Charles Dharapak AP

With less than seven weeks to go before the presidential election, former Minnesota Gov. Tim Pawlenty is leaving his job as co-chairman of the Mitt Romney campaign to take a top Washington lobbying job.

Pawlenty, 51, will become the next CEO of the Financial Services Roundtable, whose 100 members include many of the nation's largest banks and insurance and securities companies.

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1:39pm

Wed September 19, 2012
It's All Politics

Welfare Wasn't Always A Dirty Word In The Romney Family

Originally published on Fri September 21, 2012 11:24 am

Mitt Romney reads on his campaign bus earlier this year. A 1960s campaign poster supporting his father, George, is behind him.
Gerald Herbert AP

6:40pm

Tue September 18, 2012
It's All Politics

Romney Explains Comments Again As GOP Unearths Obama Video

Originally published on Tue September 18, 2012 8:39 pm

Republican presidential nominee Mitt Romney speaks at a campaign fundraising event in Salt Lake City on Tuesday.
Charles Dharapak AP

Republican presidential nominee Mitt Romney took his effort to contain the damage from the video of his remarks about Americans who don't pay taxes to Fox News Channel Tuesday.

There, he acknowledged that some of those who don't pay federal income taxes are senior citizens and military service members.

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10:48am

Tue September 18, 2012
It's All Politics

Comparing Romney's '47 Percent' Remark And Obama's 'Cling To Guns' Comments

Originally published on Tue September 18, 2012 12:16 pm

Mitt Romney speaks about secretly taped video from one of his campaign fundraising events, Monday in Costa Mesa, Calif.,
Charles Dharapak AP

The emergence of video secretly recorded in May, in which Mitt Romney speaks scornfully of President Obama's supporters, has sparked the inevitable comparisons to controversial comments President Obama made in 2008.

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6:08pm

Mon September 17, 2012
It's All Politics

As Mitt Romney Woos Latinos, Obama's Team Derides A 'Makeover'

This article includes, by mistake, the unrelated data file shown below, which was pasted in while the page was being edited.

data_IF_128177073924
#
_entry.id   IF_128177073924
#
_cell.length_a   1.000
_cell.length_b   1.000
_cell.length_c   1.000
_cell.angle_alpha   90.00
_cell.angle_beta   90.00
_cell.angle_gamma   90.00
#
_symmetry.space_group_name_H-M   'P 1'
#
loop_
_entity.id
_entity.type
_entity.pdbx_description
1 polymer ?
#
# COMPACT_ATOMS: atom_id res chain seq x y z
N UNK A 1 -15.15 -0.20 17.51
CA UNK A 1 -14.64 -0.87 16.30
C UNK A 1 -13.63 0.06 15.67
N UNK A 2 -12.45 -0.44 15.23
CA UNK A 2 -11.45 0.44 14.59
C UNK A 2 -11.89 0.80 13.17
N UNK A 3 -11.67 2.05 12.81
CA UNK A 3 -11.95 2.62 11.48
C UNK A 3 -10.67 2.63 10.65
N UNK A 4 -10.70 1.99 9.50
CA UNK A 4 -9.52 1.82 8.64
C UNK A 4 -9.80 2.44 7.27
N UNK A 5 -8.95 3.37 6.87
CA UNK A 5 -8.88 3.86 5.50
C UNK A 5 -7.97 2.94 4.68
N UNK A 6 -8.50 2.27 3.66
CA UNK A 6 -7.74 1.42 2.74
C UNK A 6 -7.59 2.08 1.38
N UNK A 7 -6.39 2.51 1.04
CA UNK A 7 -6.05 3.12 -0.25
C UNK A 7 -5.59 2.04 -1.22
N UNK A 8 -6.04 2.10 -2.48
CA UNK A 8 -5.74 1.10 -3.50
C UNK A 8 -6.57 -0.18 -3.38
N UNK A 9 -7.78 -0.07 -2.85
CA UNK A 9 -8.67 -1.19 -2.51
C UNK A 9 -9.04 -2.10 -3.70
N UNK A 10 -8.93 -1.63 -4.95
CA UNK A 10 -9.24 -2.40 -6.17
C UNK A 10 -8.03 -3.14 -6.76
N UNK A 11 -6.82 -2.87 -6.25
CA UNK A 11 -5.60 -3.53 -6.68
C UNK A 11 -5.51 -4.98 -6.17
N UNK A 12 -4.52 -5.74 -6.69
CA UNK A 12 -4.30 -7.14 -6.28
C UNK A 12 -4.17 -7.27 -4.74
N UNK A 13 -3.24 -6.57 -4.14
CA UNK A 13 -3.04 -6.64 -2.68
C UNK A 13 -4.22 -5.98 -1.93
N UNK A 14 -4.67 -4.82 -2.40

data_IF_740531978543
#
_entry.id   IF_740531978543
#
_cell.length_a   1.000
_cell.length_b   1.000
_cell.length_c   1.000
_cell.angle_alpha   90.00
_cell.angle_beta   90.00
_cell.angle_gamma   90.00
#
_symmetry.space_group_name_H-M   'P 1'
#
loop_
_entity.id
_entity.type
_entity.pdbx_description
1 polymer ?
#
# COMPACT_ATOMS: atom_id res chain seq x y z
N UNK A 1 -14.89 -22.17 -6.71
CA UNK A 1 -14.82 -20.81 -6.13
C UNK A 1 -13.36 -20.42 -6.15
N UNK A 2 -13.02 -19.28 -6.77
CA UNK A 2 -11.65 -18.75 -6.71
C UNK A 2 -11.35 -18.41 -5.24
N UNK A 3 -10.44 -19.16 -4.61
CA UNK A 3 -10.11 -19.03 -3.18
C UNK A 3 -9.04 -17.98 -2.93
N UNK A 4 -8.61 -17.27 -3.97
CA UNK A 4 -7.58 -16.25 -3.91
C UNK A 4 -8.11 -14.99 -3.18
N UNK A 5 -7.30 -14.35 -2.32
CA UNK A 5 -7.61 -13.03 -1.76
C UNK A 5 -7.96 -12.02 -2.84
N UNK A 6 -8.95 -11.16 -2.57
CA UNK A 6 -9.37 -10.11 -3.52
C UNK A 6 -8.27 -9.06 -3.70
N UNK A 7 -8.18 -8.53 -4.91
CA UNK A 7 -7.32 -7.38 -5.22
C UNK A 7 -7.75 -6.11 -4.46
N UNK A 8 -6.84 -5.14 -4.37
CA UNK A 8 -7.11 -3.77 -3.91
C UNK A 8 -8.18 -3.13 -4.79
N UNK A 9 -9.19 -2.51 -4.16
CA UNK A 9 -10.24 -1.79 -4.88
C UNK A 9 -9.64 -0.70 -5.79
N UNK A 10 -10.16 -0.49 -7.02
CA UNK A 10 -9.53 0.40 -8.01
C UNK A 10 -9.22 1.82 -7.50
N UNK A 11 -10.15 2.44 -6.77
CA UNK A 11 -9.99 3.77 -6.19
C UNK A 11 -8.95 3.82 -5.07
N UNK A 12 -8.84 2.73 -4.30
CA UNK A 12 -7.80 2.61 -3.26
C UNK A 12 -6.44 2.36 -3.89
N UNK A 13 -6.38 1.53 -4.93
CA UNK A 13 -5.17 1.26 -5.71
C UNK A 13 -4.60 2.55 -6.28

Republican presidential nominee Mitt Romney made his pitch for Latino votes at the U.S. Hispanic Chamber of Commerce convention in Los Angeles on Monday.
Charles Dharapak AP

Mitt Romney made yet another attempt Monday to narrow President Obama's substantial polling lead over him with Latino voters.

The Republican presidential nominee spoke at the Los Angeles convention of the U.S. Hispanic Chamber of Commerce where he was respectfully received.

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11:48am

Wed September 12, 2012
It's All Politics

U.S. Embassy Attacks In North Africa Reverberate On White House Campaign

Originally published on Wed September 12, 2012 8:45 pm

Secretary of State Hillary Clinton looks on as President Obama hugs a State Department employee Wednesday. Obama met with State Department workers after the killing of four Americans in Libya.
Paul J. Richards AFP/Getty Images

Updated and revised at 4:26 pm ET:

The death of the U.S. ambassador to Libya and three other Americans at the hands of extremists there became the latest fodder in the 2012 presidential race early Wednesday.

Republican Mitt Romney used the incident to continue his campaign's attacks on President Obama's approach to foreign policy.

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3:59pm

Tue September 11, 2012
It's All Politics

Chicago Teachers' Strike Forces Obama To Steer Carefully Between Two Allies

Originally published on Tue September 11, 2012 5:19 pm

Striking Chicago public school teachers have a message for Mayor Rahm Emanuel on Tuesday.
Robert Ray AP

Getting caught in a fight between two important allies is not where a president locked in a tight re-election race would willingly choose to be.

But that's where President Obama is today as he attempts for now to stay above the fray pitting the striking Chicago teachers against Mayor Rahm Emanuel who, in an earlier incarnation, was Obama's White House chief of staff.

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5:30am

Sat September 1, 2012
It's All Politics

Republicans Gear Up To Thwart An Obama North Carolina Two-Peat

Romney-Ryan campaign volunteers Will Moore and Mindy Moorman in the Greensboro, N.C., office.
Frank James NPR

Blindsided is what North Carolina Republicans felt four years ago when President Obama won the state, though by the slightest of margins — a mere 14,177 votes out of 4.3 million cast.

Republicans admit they had taken as a given a 2008 North Carolina victory by Sen. John McCain. And who could blame them? No Democratic presidential candidate had won the state since Jimmy Carter in 1976.

But as McCain learned to his grief, history isn't always destiny. Obama's campaign had an effective strategy to win the state, and did.

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5:07am

Sat August 25, 2012
It's All Politics

Veteran N.C. Political Strategists See Obama Path To Winning Tar Heel State

Originally published on Sat August 25, 2012 9:20 am

President Obama walks onto the stage before speaking at the University of North Carolina in Chapel Hill on April 24.
Gerry Broome AP

If you want to understand how the White House race will play out in North Carolina as we enter the convention phase, talking to Carter Wrenn, a Republican, and Gary Pearce, a Democrat, is a good start.

The two veteran political strategists have, over decades, been involved in many a Tar Heel campaign.

One of Wrenn's best known clients was Jesse Helms, the late North Carolina senator renowned for both his surliness and race baiting.